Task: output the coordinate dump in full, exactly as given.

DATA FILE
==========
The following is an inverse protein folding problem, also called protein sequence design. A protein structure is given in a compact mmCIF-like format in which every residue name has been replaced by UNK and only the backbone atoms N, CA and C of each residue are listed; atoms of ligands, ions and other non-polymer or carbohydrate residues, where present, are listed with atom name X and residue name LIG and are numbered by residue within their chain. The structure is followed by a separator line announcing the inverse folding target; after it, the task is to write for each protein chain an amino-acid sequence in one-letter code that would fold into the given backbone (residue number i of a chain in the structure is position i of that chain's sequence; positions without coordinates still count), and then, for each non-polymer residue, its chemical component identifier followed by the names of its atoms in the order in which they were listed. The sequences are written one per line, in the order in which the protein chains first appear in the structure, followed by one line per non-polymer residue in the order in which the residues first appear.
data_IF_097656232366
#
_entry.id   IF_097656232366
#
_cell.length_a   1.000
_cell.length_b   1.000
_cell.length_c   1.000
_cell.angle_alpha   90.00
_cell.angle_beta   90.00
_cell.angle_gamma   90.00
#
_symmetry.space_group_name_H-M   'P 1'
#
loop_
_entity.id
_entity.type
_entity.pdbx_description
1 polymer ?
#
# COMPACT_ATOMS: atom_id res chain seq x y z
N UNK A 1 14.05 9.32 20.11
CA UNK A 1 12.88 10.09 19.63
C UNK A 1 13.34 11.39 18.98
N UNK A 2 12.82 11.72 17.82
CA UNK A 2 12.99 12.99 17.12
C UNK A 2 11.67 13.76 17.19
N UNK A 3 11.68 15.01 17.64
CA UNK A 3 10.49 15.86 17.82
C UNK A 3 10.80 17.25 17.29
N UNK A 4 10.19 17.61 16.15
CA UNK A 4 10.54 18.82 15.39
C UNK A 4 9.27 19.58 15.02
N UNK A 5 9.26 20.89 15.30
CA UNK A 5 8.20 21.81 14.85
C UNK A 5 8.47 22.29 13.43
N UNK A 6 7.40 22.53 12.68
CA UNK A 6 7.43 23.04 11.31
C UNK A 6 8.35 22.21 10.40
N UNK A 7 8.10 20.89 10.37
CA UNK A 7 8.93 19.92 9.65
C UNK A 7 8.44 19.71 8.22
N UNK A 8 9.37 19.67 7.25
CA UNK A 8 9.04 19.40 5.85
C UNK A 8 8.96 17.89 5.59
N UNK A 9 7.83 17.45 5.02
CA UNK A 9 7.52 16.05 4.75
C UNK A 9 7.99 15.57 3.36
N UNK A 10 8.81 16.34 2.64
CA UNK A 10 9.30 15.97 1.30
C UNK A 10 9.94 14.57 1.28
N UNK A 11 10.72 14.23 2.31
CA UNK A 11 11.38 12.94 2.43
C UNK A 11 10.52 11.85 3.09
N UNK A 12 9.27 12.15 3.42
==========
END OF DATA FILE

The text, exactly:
The following is an inverse protein folding problem, also called protein sequence design. A protein structure is given in a compact mmCIF-like format in which every residue name has been replaced by UNK and only the backbone atoms N, CA and C of each residue are listed; atoms of ligands, ions and other non-polymer or carbohydrate residues, where present, are listed with atom name X and residue name LIG and are numbered by residue within their chain. The structure is followed by a separator line announcing the inverse folding target; after it, the task is to write for each protein chain an amino-acid sequence in one-letter code that would fold into the given backbone (residue number i of a chain in the structure is position i of that chain's sequence; positions without coordinates still count), and then, for each non-polymer residue, its chemical component identifier followed by the names of its atoms in the order in which they were listed. The sequences are written one per line, in the order in which the protein chains first appear in the structure, followed by one line per non-polymer residue in the order in which the residues first appear.
data_IF_097656232366
#
_entry.id   IF_097656232366
#
_cell.length_a   1.000
_cell.length_b   1.000
_cell.length_c   1.000
_cell.angle_alpha   90.00
_cell.angle_beta   90.00
_cell.angle_gamma   90.00
#
_symmetry.space_group_name_H-M   'P 1'
#
loop_
_entity.id
_entity.type
_entity.pdbx_description
1 polymer ?
#
# COMPACT_ATOMS: atom_id res chain seq x y z
N UNK A 1 14.05 9.32 20.11
CA UNK A 1 12.88 10.09 19.63
C UNK A 1 13.34 11.39 18.98
N UNK A 2 12.82 11.72 17.82
CA UNK A 2 12.99 12.99 17.12
C UNK A 2 11.67 13.76 17.19
N UNK A 3 11.68 15.01 17.64
CA UNK A 3 10.49 15.86 17.82
C UNK A 3 10.80 17.25 17.29
N UNK A 4 10.19 17.61 16.15
CA UNK A 4 10.54 18.82 15.39
C UNK A 4 9.27 19.58 15.02
N UNK A 5 9.26 20.89 15.30
CA UNK A 5 8.20 21.81 14.85
C UNK A 5 8.47 22.29 13.43
N UNK A 6 7.40 22.53 12.68
CA UNK A 6 7.43 23.04 11.31
C UNK A 6 8.35 22.21 10.40
N UNK A 7 8.10 20.89 10.37
CA UNK A 7 8.93 19.92 9.65
C UNK A 7 8.44 19.71 8.22
N UNK A 8 9.37 19.67 7.25
CA UNK A 8 9.04 19.40 5.85
C UNK A 8 8.96 17.89 5.59
N UNK A 9 7.83 17.45 5.02
CA UNK A 9 7.52 16.05 4.75
C UNK A 9 7.99 15.57 3.36
N UNK A 10 8.81 16.34 2.64
CA UNK A 10 9.30 15.97 1.30
C UNK A 10 9.94 14.57 1.28
N UNK A 11 10.72 14.23 2.31
CA UNK A 11 11.38 12.94 2.43
C UNK A 11 10.52 11.85 3.09
N UNK A 12 9.27 12.15 3.42